US to Experiment With Releasing FOIA Replies

16 July 2015

The Obama administration has announced that seven agencies will be putting online their responses to most Freedom of Information requests.

The “Release-to-One: Release-to-All” pilot project will run for six months and then be evaluated, the Justice Department Office of Information Policy (OIP) said in a press release issued July 10.

The effort is “designed to test the feasibility of posting online FOIA responses so that they are available not just to the individual requester, but to the general public as well,” according to the announcement.

Reformers from nongovernmental organizations welcomed the move, with some skepticism from journalists hoping to protect FOIA-related scoops.

The Justice Department’s past positions have been seen as slowing compliance with a 1996 law ordering the release of frequently requested documents. Justice interpreted the posting requirement as applying to materials released three or more time, but many agencies failed to develop the capacity to track frequency.

Compliance with the 20-year-old law has been poor. A March 2015 audit found that out of 165 federal offices, only 40 percent of agencies (67) had posted of records released through FOIA in their electronic reading rooms. The audit was done by Nate Jones and Lauren Harper of the National Security Archive, also the publisher of FreedomInfo.org.

The DOJ announcement raised concern among some journalists that simultaneous disclosure to requesters and the public would undermine the exclusivity of stories based on FOIA requests. (See a summary of the ensuing debate by Alex Howard and an Erik Wemple article.)

The DOJ pilot project does not seem to dictate timing. The announcement says little about policy guidance or technical plans. FreedomInfo.org has submitted follow-up questions and filed a FOIA request for additional details.

Evaluation Planned at Seven Agencies

“During the pilot,” the announcement states, “we seek to answer many important questions, including: costs associated with such a policy, effect on staff time required to process requests, effect on interactions with government stakeholders, and the justification for exceptions to such a policy, such as for personal privacy. For privacy reasons, participating agencies will not post online responses to requests in which individuals seek access to information about themselves.”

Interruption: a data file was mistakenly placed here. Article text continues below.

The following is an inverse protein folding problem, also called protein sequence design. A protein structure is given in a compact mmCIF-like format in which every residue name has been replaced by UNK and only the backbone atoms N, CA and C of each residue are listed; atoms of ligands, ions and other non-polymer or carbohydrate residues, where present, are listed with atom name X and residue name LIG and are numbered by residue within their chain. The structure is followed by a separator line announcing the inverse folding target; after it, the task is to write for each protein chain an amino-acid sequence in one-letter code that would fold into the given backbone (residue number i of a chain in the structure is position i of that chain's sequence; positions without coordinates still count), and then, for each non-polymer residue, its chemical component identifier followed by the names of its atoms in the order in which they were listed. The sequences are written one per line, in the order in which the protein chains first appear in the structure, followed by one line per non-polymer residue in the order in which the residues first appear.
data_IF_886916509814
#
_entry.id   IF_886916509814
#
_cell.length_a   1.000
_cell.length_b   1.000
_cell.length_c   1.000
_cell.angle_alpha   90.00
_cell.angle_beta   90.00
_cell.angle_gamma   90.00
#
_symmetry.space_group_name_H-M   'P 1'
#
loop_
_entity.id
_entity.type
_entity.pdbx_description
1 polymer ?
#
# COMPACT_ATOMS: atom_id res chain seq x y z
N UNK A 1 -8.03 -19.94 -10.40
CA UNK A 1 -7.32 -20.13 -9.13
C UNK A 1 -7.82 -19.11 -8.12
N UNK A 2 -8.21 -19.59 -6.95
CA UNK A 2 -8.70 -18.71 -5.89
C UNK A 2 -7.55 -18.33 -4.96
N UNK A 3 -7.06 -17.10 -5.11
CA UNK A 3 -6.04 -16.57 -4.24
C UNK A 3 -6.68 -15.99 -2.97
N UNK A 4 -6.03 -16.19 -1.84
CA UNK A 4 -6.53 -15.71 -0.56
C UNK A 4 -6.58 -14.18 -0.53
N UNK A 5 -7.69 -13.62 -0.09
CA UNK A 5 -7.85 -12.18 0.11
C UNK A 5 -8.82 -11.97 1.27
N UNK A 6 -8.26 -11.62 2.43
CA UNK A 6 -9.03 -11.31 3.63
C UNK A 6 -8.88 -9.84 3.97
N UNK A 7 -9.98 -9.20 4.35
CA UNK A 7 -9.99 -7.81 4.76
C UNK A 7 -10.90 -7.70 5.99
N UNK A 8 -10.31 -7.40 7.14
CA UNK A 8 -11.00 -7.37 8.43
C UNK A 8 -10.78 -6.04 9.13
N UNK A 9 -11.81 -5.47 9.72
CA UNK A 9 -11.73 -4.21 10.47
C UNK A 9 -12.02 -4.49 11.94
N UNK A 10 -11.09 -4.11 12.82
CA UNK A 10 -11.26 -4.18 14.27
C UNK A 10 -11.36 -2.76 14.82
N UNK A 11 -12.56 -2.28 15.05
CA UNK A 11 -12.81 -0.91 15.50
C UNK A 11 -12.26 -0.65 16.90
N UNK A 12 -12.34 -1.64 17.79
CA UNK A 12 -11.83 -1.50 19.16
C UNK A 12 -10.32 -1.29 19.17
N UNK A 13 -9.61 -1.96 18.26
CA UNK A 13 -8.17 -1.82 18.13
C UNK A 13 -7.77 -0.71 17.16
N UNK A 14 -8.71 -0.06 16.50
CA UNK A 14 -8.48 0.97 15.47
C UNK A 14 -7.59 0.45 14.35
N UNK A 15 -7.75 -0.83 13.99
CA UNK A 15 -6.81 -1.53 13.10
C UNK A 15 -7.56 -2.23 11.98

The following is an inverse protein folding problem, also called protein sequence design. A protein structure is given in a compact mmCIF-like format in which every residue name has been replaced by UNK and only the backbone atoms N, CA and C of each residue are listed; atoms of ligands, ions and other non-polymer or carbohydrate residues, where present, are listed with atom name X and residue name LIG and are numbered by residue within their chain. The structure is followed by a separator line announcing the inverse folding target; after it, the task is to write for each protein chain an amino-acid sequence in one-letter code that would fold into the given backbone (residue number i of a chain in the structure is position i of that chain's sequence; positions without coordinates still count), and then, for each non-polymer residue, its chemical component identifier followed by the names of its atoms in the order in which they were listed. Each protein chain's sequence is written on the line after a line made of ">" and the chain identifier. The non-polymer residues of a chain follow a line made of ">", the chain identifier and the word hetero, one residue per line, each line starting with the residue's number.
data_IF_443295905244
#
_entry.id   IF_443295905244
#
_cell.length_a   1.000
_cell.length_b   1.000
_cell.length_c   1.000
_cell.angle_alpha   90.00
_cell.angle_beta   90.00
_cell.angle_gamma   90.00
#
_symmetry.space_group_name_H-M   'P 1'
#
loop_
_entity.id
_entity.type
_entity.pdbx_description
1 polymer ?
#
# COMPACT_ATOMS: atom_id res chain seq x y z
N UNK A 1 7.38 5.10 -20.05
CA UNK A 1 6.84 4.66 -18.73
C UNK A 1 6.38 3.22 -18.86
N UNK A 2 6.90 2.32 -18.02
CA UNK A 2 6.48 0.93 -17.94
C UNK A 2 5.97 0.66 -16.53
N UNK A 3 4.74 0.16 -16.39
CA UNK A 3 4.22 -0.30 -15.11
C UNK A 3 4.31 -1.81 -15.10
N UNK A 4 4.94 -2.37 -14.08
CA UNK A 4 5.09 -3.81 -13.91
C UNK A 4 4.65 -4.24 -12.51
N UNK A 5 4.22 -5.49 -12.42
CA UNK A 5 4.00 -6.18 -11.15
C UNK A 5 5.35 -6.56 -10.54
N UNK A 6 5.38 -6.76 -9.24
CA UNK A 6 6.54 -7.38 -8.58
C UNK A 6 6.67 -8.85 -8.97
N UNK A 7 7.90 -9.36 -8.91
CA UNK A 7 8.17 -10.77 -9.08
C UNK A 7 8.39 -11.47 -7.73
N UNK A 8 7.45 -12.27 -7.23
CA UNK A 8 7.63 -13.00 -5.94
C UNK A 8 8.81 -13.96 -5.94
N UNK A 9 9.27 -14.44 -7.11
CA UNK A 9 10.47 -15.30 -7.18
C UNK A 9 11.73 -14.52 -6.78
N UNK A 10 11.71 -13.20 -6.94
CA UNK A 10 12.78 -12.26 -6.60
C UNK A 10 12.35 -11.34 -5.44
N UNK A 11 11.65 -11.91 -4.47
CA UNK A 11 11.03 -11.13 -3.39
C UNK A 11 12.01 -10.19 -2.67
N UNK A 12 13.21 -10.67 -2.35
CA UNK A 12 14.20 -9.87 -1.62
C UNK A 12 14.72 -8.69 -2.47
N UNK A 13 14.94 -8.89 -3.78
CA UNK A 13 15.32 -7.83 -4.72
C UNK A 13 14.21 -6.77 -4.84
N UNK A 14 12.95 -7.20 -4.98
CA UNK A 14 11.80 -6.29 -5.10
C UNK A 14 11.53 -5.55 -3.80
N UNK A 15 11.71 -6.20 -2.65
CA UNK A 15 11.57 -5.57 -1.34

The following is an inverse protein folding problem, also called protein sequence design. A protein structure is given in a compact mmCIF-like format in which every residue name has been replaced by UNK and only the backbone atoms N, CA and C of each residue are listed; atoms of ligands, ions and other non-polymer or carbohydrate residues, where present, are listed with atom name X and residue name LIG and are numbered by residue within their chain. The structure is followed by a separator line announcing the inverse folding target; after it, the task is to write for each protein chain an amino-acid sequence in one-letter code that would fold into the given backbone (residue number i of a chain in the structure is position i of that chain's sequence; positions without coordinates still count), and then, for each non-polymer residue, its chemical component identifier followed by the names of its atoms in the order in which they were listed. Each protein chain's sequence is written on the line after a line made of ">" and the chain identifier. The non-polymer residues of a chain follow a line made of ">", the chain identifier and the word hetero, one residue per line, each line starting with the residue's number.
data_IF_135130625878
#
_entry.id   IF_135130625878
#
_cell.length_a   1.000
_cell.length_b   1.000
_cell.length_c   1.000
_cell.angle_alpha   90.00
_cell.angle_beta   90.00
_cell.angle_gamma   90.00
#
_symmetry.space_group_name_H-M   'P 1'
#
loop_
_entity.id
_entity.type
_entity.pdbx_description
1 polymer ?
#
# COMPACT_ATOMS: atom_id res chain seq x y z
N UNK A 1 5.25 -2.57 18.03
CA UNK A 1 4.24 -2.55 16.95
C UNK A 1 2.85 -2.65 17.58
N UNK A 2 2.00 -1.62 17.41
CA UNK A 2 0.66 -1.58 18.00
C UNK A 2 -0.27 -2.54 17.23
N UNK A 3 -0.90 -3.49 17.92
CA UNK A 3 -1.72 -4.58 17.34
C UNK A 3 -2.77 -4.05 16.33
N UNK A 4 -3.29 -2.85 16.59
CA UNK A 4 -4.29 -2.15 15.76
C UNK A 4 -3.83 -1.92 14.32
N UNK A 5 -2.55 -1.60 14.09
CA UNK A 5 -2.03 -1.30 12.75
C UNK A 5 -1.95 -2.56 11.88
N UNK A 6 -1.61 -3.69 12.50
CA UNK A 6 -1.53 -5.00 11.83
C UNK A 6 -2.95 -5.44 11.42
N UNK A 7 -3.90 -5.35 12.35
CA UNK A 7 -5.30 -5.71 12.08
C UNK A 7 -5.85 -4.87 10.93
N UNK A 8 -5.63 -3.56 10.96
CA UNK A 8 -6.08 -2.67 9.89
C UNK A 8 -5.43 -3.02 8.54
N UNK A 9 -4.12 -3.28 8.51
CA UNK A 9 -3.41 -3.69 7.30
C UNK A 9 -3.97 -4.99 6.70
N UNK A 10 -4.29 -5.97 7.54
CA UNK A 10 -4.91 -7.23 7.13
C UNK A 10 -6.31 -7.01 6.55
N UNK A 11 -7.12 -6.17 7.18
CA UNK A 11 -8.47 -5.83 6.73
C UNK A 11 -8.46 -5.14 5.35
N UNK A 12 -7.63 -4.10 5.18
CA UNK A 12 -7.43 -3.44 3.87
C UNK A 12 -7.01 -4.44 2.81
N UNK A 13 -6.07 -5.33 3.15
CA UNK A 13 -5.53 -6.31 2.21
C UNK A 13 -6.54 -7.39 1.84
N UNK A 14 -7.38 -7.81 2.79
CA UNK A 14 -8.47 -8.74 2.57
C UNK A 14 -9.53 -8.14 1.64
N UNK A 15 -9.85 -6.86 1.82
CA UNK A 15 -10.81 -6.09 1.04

Proponents of full-scale disclosure argue that it will save time and money for both the government and the public. “Routinely posting responsive documents online helps eliminate repeated searches for the same documents, ultimately helping agencies work through their FOIA backlog, avoid duplicative requests, and answer more requests,” wrote Rick Blum of The Sunshine in Government Initiative in a blog post that also touched on the timing issue.

“We think it has tremendous potential to increase transparency and give public the more information,” said Melanie Pustay, the OIP director, in an interview with Howard in The Huffington Post. She cited “implementation challenges” such as cost and staff time.

The agencies participating in the pilot are the Office of the Director of National Intelligence, the Millennium Challenge Corporation, the Environmental Protection Agency, and components or offices of the Departments of Defense, Homeland Security and Justice, and the National Archives and Records Administration, with OIP leading the effort.